Already, things are moving in the right direction because political and business leaders are talking the same language.  That’s another by-product of the consolidation campaign.  The past 18 months have ushered in the vocabulary and research about the costs of comparable governments, government costs per capita, the importance of growing the revenue side of the ledger by economic growth, efficiency benchmarks, elimination of duplication and overlapping responsibilities, competitive rankings, countywide solutions, high performance economic development, economic measurements that matter and more.

Already, the consolidation campaign has sparked new discussions about functional consolidation. Unfortunately, it rarely lives up to its reputation because even when you combine all city and county employees into the same department, the department still answers to two governments that don’t always have the same vision.  That said, it’s better than doing nothing.

Finally, the consolidation movement has galvanized a group of people behind improving government.  If consolidation passes, there will be four years before it takes effect and during that time the new government will be hammered out.  If consolidation fails, we should still set a four-year deadline for executing an agenda of government reform.  We have no delusions that Germantown Mayor Sharon Goldsworthy, Bartlett Mayor and Keith McDonald and their minions are really willing to be part of it, their rhetoric about fixing the government we’ve got aside, but it can be done without them.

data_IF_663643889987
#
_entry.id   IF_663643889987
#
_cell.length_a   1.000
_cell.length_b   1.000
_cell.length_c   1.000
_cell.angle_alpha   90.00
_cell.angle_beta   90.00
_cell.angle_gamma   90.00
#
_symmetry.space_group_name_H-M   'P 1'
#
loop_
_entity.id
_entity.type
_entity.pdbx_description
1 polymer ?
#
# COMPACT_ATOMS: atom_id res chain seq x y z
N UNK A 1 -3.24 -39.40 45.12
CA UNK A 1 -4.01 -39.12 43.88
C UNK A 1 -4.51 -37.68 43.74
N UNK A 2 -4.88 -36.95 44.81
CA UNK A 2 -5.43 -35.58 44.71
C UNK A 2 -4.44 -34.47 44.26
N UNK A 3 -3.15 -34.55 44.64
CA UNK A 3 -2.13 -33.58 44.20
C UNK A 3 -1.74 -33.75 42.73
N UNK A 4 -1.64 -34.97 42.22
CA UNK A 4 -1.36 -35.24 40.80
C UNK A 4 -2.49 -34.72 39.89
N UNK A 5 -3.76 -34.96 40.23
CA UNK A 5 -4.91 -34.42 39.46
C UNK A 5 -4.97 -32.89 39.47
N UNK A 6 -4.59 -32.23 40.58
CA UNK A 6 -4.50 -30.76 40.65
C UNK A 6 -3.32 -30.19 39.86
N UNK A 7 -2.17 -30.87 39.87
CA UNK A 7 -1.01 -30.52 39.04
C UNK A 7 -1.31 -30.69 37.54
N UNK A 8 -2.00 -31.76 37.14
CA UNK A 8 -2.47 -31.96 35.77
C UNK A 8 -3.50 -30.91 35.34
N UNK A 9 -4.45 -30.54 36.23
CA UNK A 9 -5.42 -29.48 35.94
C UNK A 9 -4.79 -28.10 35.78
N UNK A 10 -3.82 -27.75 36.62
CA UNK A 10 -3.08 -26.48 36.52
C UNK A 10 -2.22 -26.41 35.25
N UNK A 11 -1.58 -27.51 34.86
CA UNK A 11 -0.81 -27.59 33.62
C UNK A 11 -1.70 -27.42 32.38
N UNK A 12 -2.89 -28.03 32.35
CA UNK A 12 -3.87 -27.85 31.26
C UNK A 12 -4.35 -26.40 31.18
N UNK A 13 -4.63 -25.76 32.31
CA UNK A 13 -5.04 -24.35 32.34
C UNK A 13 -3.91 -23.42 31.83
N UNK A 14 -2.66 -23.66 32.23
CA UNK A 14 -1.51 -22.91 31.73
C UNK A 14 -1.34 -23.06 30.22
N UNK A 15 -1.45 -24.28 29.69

Crisis Point

This reform group could set out to achieve the same goals as consolidation – cut costs of government, flatten management, right size government, create clear accountability, strengthen ethics and redistrict so legislative members are more neighborhood-based and elections are more affordable.

Because of the consolidation campaign, there’s now an activated group anxious to improve government and a sizable part of it are young Memphians weighing whether they remain in Memphis.  They are armed with the honest facts about Memphis, the truth about how we’re doing compared to other cities and motivated by the impulse to change things…and soon.

In addition, if consolidation fails, all of us should put the pressure on the politicos and politicians who fought consolidation tooth and nail to deliver something besides rhetoric about how they can improve Memphis.  It’s time to quit talking the talk and walk the walk.

As they say, a crisis is a terrible thing to waste.   Proof positive that we are in crisis is another benefit of the consolidation campaign, and here at least, it’s responsible for helping us face the honest facts.  Now that we know them, we won’t be as easily deceived in the civic and political conversations that have been so common place and we can’t continue to define success by comparing Memphis against itself.